How do I feel about this process, you might ask?
On the one hand, it's a little bit hard to give up control of something as important as the book cover. Even though people always say, "You shouldn't judge a book by its cover," it's impossible not to form an opinion about a book based on what you see when you look at it. Waiting to see the first book jacket samples is one of the most nerve-wracking parts of the publishing process for an author.
On the other hand, I think it's wonderful that my book covers are designed by expert artists. They know how to use graphic design programs that use cool fonts, add photo effects and all sorts of digital magic. Their skills make them much better equipped to design a book jacket than I would be. I'm only an expert with words, not with pictures!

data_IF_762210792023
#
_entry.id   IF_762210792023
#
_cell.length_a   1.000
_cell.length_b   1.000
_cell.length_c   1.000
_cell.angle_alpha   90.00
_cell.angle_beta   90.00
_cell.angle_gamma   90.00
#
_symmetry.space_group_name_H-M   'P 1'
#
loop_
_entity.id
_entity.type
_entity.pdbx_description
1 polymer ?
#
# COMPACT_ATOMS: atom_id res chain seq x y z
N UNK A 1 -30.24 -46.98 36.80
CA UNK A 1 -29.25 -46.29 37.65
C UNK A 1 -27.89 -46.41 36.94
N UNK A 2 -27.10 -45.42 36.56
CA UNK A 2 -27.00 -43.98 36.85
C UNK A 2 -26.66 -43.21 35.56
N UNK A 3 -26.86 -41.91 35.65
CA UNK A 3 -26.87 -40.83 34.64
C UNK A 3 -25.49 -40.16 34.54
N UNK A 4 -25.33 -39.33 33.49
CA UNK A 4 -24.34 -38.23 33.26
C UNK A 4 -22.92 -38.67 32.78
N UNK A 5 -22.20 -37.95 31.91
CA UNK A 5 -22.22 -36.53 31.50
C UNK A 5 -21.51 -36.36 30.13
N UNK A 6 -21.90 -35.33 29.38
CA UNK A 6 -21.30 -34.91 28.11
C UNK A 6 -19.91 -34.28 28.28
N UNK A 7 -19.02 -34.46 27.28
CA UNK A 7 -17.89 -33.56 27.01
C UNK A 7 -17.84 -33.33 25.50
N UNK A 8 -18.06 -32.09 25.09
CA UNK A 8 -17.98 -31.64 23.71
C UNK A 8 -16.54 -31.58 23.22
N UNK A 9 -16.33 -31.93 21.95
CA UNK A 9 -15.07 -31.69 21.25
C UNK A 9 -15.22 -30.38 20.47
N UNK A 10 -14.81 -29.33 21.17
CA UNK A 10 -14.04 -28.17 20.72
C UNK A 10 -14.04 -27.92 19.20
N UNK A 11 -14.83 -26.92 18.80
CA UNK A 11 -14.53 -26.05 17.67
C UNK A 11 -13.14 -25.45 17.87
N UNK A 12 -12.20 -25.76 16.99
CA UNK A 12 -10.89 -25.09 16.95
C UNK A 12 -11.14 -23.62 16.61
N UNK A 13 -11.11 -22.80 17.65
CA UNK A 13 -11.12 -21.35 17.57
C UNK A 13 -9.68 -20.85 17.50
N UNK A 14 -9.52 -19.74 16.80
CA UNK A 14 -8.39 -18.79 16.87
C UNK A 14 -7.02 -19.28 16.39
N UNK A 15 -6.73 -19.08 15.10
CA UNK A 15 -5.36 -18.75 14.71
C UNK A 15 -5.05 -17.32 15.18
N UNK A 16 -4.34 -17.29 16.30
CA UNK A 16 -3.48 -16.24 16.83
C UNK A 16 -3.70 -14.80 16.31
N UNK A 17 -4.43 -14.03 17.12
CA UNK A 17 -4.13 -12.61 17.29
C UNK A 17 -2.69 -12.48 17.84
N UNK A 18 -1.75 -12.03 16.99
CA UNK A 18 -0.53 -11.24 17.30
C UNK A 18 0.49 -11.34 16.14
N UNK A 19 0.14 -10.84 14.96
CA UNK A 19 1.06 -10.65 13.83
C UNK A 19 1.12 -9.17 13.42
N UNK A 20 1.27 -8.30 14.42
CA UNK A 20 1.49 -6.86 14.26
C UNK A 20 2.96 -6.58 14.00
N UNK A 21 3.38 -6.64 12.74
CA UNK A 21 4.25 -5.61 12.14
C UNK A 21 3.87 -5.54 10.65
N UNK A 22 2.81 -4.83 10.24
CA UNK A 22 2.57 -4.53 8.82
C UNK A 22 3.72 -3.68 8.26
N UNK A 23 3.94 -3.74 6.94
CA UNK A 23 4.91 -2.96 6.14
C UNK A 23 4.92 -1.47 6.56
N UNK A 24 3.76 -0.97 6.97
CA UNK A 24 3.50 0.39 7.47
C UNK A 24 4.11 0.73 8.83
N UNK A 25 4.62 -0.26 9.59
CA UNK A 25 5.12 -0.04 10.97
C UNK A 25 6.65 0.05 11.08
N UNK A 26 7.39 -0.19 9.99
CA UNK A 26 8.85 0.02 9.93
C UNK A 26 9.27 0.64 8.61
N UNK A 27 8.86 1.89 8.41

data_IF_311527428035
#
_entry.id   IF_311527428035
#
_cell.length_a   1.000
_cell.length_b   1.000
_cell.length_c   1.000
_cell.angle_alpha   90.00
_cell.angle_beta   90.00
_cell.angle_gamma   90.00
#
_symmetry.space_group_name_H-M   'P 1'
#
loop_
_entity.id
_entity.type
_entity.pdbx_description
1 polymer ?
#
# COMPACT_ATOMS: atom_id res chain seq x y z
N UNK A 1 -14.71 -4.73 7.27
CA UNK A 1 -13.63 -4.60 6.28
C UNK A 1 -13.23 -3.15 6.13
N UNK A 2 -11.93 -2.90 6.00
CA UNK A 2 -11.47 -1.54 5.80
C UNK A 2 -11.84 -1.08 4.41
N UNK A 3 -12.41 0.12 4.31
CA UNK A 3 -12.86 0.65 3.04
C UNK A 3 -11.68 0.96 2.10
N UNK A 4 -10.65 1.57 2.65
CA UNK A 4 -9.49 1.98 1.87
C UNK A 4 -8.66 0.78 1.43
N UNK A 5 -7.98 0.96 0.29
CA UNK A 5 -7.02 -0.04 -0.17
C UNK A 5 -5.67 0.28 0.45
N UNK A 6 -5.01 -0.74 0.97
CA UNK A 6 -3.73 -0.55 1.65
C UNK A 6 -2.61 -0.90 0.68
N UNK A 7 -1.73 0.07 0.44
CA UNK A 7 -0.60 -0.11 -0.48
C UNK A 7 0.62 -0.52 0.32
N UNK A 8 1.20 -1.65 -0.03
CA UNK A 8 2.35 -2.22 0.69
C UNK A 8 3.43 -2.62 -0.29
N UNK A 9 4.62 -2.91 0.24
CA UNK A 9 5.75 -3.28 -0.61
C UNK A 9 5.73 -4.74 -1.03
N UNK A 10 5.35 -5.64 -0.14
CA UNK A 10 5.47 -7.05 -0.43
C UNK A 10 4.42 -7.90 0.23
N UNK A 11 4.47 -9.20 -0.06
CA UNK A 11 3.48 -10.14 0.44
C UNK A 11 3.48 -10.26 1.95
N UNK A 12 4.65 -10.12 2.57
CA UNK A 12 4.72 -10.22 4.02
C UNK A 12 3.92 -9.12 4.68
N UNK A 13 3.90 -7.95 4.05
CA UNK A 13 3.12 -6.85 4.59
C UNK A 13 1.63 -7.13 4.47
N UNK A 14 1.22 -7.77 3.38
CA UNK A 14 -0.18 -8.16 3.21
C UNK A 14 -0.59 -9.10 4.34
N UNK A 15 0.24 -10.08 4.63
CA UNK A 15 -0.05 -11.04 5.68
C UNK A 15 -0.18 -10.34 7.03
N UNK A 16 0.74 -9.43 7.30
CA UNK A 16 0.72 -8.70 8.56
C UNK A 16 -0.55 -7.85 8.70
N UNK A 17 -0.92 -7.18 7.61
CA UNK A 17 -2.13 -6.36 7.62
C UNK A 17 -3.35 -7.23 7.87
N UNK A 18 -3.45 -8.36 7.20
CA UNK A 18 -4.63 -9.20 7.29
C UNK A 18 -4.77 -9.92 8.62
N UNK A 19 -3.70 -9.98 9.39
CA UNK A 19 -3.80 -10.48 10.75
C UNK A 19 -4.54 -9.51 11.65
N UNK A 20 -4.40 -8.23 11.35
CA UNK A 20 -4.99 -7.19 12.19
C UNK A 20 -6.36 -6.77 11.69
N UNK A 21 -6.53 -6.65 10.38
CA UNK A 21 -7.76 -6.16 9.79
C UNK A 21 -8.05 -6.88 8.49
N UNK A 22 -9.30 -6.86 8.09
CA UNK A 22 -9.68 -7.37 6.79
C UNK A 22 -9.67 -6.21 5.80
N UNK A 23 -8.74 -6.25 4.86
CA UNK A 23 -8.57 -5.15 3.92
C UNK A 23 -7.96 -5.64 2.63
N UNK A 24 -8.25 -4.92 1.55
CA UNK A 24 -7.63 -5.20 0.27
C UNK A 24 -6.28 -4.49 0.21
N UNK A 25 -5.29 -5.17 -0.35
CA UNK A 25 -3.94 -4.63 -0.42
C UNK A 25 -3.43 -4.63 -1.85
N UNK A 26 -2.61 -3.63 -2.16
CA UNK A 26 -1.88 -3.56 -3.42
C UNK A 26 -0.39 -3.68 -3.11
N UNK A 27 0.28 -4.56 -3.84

Most of my book cover images so far have been "stock photographs." This means the book designer purchased from companies that collect photographs from many different sources, and collect them in a huge library of photos. (Getty Images is an example of a stock photography company.)
|Camo Girl (hardcover)|
|Camo Girl (paperback)|
When Camo Girl came out in paperback, the designers decided to try a different look for the book, and an illustrator named Yuta Onoda drew a cover that features all three main characters.
For my YA novel, 37 Things I Love, the book designer is named April. She could not find a stock photograph that matched the way she wanted the book cover to look. So she hired a photographer and models to create the picture she wanted. It was very exciting for me to learn that they did a special photo shoot for my book cover. Photo shoots are great because the cover photo is perfectly tailored to the book, but they don't happen very often because it can get expensive!